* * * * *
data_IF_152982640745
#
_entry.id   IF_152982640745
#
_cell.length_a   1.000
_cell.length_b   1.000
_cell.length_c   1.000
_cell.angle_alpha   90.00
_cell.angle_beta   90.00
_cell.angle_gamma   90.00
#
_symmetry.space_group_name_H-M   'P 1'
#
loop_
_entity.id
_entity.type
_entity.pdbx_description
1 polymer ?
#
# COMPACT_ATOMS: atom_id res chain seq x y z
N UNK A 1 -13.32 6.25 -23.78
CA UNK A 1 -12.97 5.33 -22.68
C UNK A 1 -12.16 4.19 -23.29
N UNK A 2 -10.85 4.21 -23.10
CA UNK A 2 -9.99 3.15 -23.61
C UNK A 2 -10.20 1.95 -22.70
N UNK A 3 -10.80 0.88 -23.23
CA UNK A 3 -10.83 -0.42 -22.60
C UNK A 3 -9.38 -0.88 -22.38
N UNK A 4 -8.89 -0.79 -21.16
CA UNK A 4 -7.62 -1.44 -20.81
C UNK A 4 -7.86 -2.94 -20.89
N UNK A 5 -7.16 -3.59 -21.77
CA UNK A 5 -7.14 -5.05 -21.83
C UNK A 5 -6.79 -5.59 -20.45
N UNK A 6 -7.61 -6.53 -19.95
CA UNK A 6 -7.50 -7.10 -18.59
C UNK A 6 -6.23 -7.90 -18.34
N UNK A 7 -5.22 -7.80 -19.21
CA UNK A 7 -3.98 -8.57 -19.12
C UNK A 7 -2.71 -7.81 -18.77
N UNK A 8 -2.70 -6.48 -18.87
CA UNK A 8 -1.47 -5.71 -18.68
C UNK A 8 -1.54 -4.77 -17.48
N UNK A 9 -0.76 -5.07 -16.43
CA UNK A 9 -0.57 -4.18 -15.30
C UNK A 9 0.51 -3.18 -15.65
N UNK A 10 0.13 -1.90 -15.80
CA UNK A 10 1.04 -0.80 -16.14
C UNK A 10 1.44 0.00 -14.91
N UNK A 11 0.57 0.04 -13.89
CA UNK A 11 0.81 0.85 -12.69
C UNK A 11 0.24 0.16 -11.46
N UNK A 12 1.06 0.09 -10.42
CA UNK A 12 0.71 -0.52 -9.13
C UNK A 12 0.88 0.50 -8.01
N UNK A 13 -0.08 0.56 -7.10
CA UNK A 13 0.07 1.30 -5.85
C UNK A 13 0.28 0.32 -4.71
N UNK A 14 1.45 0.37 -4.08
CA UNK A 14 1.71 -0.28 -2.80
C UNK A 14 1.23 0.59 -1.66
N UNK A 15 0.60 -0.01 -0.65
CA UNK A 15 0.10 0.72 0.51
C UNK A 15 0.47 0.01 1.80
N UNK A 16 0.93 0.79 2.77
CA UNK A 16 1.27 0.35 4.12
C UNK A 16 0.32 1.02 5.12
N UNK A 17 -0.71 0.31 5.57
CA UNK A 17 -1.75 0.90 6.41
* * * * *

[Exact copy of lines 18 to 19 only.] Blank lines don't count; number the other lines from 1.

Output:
1 polymer ?
#